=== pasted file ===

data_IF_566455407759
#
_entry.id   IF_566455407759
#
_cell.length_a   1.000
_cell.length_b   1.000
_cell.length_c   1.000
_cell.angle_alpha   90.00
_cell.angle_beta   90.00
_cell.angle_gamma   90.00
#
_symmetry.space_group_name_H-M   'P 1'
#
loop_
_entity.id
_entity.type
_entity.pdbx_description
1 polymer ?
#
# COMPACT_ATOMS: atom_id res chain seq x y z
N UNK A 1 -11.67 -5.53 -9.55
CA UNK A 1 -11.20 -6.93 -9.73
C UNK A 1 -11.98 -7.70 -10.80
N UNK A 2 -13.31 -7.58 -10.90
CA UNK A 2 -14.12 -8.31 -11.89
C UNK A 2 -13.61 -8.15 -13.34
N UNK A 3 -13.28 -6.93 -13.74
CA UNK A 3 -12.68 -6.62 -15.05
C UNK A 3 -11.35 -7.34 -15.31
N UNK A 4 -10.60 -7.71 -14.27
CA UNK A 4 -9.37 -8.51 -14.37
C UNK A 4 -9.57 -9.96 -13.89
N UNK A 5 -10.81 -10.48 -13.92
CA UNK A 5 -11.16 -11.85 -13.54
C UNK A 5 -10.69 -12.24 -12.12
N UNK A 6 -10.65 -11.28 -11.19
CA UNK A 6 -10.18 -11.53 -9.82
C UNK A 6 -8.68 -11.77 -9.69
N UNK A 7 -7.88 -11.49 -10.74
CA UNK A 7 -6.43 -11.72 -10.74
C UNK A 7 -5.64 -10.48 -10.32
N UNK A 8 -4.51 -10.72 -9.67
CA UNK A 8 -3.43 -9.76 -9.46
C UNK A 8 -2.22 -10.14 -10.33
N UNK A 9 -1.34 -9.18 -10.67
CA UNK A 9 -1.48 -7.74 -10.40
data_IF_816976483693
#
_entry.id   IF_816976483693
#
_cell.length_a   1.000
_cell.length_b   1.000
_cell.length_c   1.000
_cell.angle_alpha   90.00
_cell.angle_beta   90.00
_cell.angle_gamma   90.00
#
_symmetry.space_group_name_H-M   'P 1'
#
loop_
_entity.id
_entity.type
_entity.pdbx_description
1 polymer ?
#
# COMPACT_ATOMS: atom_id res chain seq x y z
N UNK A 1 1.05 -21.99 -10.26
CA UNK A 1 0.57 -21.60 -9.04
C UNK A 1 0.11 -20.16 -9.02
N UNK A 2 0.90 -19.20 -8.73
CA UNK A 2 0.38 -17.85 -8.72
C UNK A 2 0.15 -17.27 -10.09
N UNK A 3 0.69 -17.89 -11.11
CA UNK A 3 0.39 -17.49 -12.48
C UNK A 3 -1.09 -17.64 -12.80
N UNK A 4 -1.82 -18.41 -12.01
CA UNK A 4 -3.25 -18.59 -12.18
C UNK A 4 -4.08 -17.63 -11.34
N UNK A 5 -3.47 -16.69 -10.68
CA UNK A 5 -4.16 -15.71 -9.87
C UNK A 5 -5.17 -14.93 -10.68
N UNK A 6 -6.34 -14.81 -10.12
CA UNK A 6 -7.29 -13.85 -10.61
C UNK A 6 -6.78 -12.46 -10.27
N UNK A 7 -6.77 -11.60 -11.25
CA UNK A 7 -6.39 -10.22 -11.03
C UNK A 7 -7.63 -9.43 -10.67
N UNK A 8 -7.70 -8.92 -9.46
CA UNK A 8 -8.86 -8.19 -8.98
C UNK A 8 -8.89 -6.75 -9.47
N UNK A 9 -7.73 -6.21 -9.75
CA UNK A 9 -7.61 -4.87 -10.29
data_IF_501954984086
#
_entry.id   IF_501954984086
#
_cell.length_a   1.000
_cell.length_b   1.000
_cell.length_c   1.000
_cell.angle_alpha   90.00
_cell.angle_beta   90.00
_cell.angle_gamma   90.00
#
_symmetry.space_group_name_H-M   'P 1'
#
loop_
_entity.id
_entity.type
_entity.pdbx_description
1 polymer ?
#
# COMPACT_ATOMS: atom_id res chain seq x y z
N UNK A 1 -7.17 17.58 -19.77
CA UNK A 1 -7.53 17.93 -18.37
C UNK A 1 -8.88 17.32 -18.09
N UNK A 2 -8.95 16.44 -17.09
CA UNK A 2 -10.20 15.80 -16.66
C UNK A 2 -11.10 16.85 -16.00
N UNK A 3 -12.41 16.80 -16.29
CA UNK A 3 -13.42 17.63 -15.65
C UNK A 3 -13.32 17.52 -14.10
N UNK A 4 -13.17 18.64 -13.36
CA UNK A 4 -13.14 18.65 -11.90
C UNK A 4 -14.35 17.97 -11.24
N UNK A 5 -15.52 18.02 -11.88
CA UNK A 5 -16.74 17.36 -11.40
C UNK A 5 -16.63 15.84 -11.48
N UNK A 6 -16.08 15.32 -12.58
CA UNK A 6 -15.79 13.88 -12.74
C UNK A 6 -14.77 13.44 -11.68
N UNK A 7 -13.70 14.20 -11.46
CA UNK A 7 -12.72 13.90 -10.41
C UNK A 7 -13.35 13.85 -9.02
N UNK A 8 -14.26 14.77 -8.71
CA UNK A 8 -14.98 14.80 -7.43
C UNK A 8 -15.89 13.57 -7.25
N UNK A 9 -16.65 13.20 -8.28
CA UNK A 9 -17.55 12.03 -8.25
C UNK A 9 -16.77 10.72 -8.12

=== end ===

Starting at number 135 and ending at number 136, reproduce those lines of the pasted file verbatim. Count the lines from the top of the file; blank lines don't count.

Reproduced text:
CA UNK A 8 -14.98 14.80 -7.43
C UNK A 8 -15.89 13.57 -7.25